After we got it back we took it to my wife's aunts house to cut up. They help show me how to skin and gut the deer since I have only done it once before.  This time I actually managed to get avoid throwing up, although my stomach did twinge a little when I had to stick my knife through the ear in order to tie on the deer tag.  I really have no idea how much this deer weighed or how much meat we will put in the freezer from this one.  I have three more that I can take this year.  According to the hunting rules here I can take one more doe and two more bucks.  The bucks either have to have one unbranched antler or have a rack with a spread of more than 13 inches.  I am not looking for a trophy, so I will go for small deer with unbranched antlers unless something huge wanders up.
     While not really sporting the whole thing seems like contest to see who can sit the longest and wait for deer.  After a few hours my ass was killing me and I was ready to be done.  The real work though is getting it out of the woods and cut up which is a good deal of work especially if you don't know what your doing. Unlike most people in Tyler County I don't own any camouflage clothing. This is all I have two camo bandanas I got from Wal-mart for two dollars.  Mostly they just helped keep me warm and the bugs off my face.  I did later change from my early morning black shirt to a olive green shirt, but  most of the deer could clearly see me.  Even the one I shot stared at me for around a full minute before it rambled off down the path to its demise.

     Hunting really doesn't seem like the appropriate term for this process. I watched this show about some guys in Africa who would chase down an animal.  They would all scout around until they found an animal they could separate from the herd, then one guy would chase after it. He would just keep chasing it until it collapsed and died from exhaustion. That sounds like hunting.  I guess it is possible because the person can carry water and drink while they run, but the animal won't stop to drink while it is being chased.  By possible I mean, possible for a guy who is in the kind of shape one gets into when your hungry enough to chase down your dinner.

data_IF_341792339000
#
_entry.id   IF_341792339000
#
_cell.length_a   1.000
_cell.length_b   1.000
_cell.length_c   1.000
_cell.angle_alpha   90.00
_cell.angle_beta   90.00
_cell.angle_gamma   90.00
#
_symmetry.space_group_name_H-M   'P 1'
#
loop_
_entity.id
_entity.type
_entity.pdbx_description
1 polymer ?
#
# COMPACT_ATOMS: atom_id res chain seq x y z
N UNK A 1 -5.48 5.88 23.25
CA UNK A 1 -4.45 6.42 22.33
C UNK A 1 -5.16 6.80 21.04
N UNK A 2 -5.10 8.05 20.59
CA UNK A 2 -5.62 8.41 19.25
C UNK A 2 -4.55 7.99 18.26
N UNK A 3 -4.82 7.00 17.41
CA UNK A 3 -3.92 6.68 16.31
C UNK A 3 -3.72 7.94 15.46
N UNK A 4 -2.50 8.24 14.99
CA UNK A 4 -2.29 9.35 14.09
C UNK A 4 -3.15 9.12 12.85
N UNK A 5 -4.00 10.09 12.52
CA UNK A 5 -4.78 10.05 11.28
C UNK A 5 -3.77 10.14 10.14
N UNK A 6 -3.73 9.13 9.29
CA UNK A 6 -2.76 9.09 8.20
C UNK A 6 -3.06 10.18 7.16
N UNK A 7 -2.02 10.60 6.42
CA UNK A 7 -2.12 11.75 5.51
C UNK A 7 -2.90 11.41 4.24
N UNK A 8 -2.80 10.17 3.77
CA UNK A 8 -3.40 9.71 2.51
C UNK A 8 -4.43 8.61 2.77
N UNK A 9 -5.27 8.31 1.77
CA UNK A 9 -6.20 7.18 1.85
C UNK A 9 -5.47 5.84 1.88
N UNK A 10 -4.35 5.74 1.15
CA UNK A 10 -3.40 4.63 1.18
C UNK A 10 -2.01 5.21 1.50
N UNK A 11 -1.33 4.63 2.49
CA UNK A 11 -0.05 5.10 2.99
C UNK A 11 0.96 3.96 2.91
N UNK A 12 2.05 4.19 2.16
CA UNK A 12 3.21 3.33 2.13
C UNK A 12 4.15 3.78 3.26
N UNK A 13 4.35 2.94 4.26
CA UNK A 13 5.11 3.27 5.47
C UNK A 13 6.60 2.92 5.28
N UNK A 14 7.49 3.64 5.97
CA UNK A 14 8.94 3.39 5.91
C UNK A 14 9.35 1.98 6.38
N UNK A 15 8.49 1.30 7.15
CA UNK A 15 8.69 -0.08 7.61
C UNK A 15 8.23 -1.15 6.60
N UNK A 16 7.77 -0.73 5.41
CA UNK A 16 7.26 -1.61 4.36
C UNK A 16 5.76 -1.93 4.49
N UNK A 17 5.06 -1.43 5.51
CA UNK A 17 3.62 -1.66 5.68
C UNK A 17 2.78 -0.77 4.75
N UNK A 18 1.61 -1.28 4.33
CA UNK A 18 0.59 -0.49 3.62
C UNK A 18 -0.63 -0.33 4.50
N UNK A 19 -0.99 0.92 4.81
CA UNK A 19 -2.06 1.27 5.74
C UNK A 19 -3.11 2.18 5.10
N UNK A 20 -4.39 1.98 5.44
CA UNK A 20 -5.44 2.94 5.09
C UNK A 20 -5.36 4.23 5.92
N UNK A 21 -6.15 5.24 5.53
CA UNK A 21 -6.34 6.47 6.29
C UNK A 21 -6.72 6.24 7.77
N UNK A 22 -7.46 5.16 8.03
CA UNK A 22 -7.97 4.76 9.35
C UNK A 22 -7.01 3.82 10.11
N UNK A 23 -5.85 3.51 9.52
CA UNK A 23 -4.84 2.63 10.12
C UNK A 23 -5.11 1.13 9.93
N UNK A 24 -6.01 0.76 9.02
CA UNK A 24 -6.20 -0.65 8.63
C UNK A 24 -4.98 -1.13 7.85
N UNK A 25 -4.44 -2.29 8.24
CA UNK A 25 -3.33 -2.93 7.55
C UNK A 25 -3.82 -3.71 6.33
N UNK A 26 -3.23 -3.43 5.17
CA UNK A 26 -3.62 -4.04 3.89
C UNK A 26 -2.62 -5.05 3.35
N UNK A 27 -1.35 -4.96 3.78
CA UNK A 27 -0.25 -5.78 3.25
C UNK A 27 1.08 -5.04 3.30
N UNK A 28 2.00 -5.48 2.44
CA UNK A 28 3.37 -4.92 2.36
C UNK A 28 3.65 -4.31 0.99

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Profile Information

What kind of HOMEGROWN are you?
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Fill in the blank:
A city kid in the country
A bit about me:
I designed and built scenery and props for corporate events in Las Vegas for twelve years before moving to East texas where my wife grew up. We live somewhere between the middle of nowhere and the end of line.
Latest greatest meal cooked at home:
Pork slow roasted with a pile of fresh peppers.
Currently reading:
the Kite Runner
Currently listening to:
Roky Erikson: the Evil one plus one
My latest DIY project:
building a porch for my sister in laws house
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Jason chambers's Blog

Can you give yard eggs to a foodbank?

Does anyone know if I would need a license or some sort of inspection to give eggs to a foodbank? I don't like trying to sell stuff so I would rather just give away our excess eggs. With twenty chickens we have eggs piling up even with three households using the eggs. I have given veggies to a local food bank a couple of times when I had to much, but I am not sure if doing eggs is a good idea.

Posted on September 22, 2010 at 12:49pm — 5 Comments

Why did my onions make me cry?

I don't understand what happened. My onions just didn't grow for doodly squat. They are all about the size of cocktail onions. If I was planning on developing a habit of two Gibsons a night that would be great, but since I strictly a Shiner Bock and rye whiskey kinda a guy I am pretty damn bummed out. I dug them all up and the ones they didn't rot away completely hadn't grown more than 3/4 of an inch around. I thought I was supposed to dig them up when all the top greens are gone, but I guess I… Continue

Posted on September 15, 2010 at 11:11pm — 6 Comments